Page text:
Instead, you can look through the output and search for 'Scanning NWChem input - results from step' to see all the output for the optimised structures one by one:
Scanning NWChem input - results from step 2 (-115.06618436935011, [-0.0038228970733096973, 0.050051062094932305, 0.0, 2.9196769046224702e-05, -6.928661348853948e-06, 4.746536668570611e-06, 2.9196769046224702e-05, -6.928661348853948e-06, -4.746536668570611e-06, -1.0103262985700079e-05, 1.6491089715894858e-05, 0.0, 0.003767244388907326, -0.05005618579508188, 0.0, 7.362409274846993e-06, 2.489933151654522e-06, 0.0])
In this particular case I can grep my way through by doing
cat nwch.nwout |grep '^(-'|cat -n
1 (-115.07289914310056, [-0.00130778291169336, 0.01798903956433226, 0.0, -4.009155466250247e-05, 1.693340302064139e-05, -6.637550254401381e-06, -4.009155466250247e-05, 1.693340302064139e-05, 6.637550254401381e-06, 2.4514244186701895e-05, -1.5885649893555842e-05, 0.0, 0.0012636893525275195, -0.018041103298149008, 0.0, 9.97624242821682e-05, 3.4082577691996185e-05, 0.0]) 2 (-115.06618436935011, [-0.0038228970733096973, 0.050051062094932305, 0.0, 2.9196769046224702e-05, -6.928661348853948e-06, 4.746536668570611e-06, 2.9196769046224702e-05, -6.928661348853948e-06, -4.746536668570611e-06, -1.0103262985700079e-05, 1.6491089715894858e-05, 0.0, 0.003767244388907326, -0.05005618579508188, 0.0, 7.362409274846993e-06, 2.489933151654522e-06, 0.0]) 3 (-115.05478103866017, [-0.005033784212299788, 0.06848598587431667, 0.0, -1.3396548676491982e-06, -2.5875637174599397e-08, -5.261746410523127e-07, -1.3396548676491982e-06, -2.5875637174599397e-08, 5.261746410523127e-07, 1.4459720645843e-07, -2.8328952926398587e-06, 0.0, 0.005034455335082233, -0.0684825786855032, 0.0, 1.8635897582608418e-06, -5.225422206114883e-07, 0.0]) 4 (-115.04079235517, [-0.005485543277166251, 0.07798880362126945, 0.0, 4.745460307237215e-06, -5.597510268573469e-06, 5.645418744981701e-07, 4.745460307237215e-06, -5.597510268573469e-06, -5.645418744981701e-07, -6.651712157745848e-07, 6.750842351778419e-06, 0.0, 0.00548062073181968, -0.07798086728839469, 0.0, -3.903204054994669e-06, -3.4921546817404114e-06, 0.0]) 5 (-115.02560006674966, [-0.0054233976595857575, 0.08166232318137269, 0.0, -1.659239761503395e-06, -4.376603580866223e-07, 4.4580035316599265e-06, -1.659239761503395e-06, -4.376603580866223e-07, -4.4580035316599265e-06, 3.034808945895362e-06, -6.726118036586015e-06, 0.0, 0.005436665955901393, -0.08164730868562775, 0.0, -1.2984625724410392e-05, -7.4130570159938736e-06, 0.0]) [..] 16 (-114.89364787840326, [-0.0005591249462735259, 0.04018795560035916, 0.0, -5.34666220519675e-07, 1.1370871814235517e-06, 4.809133242467123e-07, -5.34666220519675e-07, 1.1370871814235517e-06, -4.809133242467123e-07, -6.9140095421138525e-06, -3.095664552260277e-06, 0.0, 0.0005695756951453745, -0.040185884820554796, 0.0, -2.467406898132296e-06, -1.2492896190128416e-06, 0.0]) 17 (-114.8863872514371, [-0.00036666056940981573, 0.03667976502852128, 0.0, 2.9101399354747315e-06, -2.094045026924257e-06, -4.933288234976185e-06, 2.9101399354747315e-06, -2.094045026924257e-06, 4.933288234976185e-06, 1.6531622304416516e-07, 1.511517903679191e-07, 0.0, 0.00036162347288279384, -0.03668602744257765, 0.0, -9.484995716624312e-07, 1.0299352320775057e-05, 0.0]) 18 (-114.87977711993531, [-0.00018979360652668711, 0.033296276783081655, 0.0, -2.3787379704320877e-06, 1.7510009376556918e-06, 1.3530564600128248e-06, -2.3787379704320877e-06, 1.7510009376556918e-06, -1.3530564600128248e-06, 8.24207064487048e-06, -8.055936327900498e-07, 0.0, 0.00018027576986845428, -0.03329589479259992, 0.0, 6.033241931824307e-06, -3.0783987173960137e-06, 0.0]) 19 (-114.8737952986994, [-4.7287277448850376e-05, 0.030029200359777717, 0.0, -1.3711175166353229e-06, -8.452926738775068e-08, 9.941241931599176e-07, -1.3711175166353229e-06, -8.452926738775068e-08, -9.941241931599176e-07, 8.167348279908282e-07, -2.5820569179275075e-06, 0.0, 4.871429991895604e-05, -0.030027845123621805, 0.0, 4.984777179639632e-07, 1.3958792967685985e-06, 0.0])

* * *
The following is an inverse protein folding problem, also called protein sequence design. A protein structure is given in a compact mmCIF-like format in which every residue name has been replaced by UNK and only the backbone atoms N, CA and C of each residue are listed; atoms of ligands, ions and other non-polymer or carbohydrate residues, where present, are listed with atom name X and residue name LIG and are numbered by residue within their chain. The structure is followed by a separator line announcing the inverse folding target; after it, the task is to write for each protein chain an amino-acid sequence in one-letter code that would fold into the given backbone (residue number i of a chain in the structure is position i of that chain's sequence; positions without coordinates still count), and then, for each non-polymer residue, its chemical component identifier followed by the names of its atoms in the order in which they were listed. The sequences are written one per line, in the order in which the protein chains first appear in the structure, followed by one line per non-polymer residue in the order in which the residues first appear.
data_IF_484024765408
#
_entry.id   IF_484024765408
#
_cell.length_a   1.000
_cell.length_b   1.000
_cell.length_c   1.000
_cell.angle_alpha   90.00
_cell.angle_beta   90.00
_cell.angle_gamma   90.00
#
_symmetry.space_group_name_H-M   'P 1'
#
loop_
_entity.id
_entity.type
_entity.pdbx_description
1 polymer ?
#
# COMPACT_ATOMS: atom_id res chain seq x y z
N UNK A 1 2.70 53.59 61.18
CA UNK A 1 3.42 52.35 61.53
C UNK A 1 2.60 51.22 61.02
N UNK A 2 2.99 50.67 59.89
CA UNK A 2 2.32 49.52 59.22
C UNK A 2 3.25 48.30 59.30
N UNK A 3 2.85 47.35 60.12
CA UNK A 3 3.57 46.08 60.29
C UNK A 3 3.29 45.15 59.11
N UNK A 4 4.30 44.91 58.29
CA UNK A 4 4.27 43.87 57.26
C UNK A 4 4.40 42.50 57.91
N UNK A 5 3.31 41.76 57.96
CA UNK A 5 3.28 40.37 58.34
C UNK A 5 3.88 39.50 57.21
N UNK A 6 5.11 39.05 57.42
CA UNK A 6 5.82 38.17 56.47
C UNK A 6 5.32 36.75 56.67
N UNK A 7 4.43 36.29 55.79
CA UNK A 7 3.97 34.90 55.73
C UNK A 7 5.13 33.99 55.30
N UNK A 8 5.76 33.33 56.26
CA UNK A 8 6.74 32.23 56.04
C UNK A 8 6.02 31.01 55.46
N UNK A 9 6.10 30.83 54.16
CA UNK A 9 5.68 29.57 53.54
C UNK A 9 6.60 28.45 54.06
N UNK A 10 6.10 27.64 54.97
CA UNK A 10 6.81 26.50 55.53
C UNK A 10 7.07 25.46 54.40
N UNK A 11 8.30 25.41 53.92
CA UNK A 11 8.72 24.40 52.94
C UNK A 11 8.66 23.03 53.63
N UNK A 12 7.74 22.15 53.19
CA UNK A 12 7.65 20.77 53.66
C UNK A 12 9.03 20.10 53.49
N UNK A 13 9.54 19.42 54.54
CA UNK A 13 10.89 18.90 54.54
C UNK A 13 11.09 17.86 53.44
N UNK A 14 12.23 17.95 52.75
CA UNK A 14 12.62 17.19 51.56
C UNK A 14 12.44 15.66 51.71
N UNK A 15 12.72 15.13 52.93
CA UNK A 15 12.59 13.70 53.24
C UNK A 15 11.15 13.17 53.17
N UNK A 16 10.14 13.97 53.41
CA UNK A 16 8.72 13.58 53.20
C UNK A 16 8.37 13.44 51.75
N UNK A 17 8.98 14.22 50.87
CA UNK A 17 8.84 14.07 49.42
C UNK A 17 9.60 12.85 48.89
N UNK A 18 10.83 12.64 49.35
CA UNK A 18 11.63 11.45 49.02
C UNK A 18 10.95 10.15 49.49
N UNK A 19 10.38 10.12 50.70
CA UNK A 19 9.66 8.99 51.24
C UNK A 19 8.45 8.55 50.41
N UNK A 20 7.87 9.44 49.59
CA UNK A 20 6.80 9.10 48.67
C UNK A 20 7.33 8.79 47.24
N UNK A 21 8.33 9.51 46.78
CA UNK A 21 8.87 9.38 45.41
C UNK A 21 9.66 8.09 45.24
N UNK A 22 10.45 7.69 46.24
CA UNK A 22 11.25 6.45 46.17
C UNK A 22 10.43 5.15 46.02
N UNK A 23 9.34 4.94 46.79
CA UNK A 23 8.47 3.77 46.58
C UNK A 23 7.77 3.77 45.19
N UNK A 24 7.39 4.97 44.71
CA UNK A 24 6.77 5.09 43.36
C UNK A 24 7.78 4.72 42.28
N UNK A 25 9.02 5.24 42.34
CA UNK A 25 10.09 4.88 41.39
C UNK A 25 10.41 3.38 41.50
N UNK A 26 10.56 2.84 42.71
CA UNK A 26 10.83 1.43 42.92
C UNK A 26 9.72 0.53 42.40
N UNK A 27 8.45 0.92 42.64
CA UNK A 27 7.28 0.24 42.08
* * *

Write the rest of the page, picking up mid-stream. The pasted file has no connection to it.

Not pretty, but manageable.
cat nwch.nwout |grep '^(-'|sed 's/\,/\t/g;s/(\([^)]*\))/\1/g'|cat -n|gawk '{print $1,$2}' > profile.dat

and then plot it:


Example 2.
SN2 reaction between iodide and bromomethane

You can set up your calc however you want, but ECCE is easier than anything else.

Draw bromomethane, then throw in an iodine atom. Adjust the angle across Br-C-I to 180 degrees, and set the C to I distance to 3 Å.


Set up the calculation -- in this case I used b3lyp/def2-svp
Edit the input and add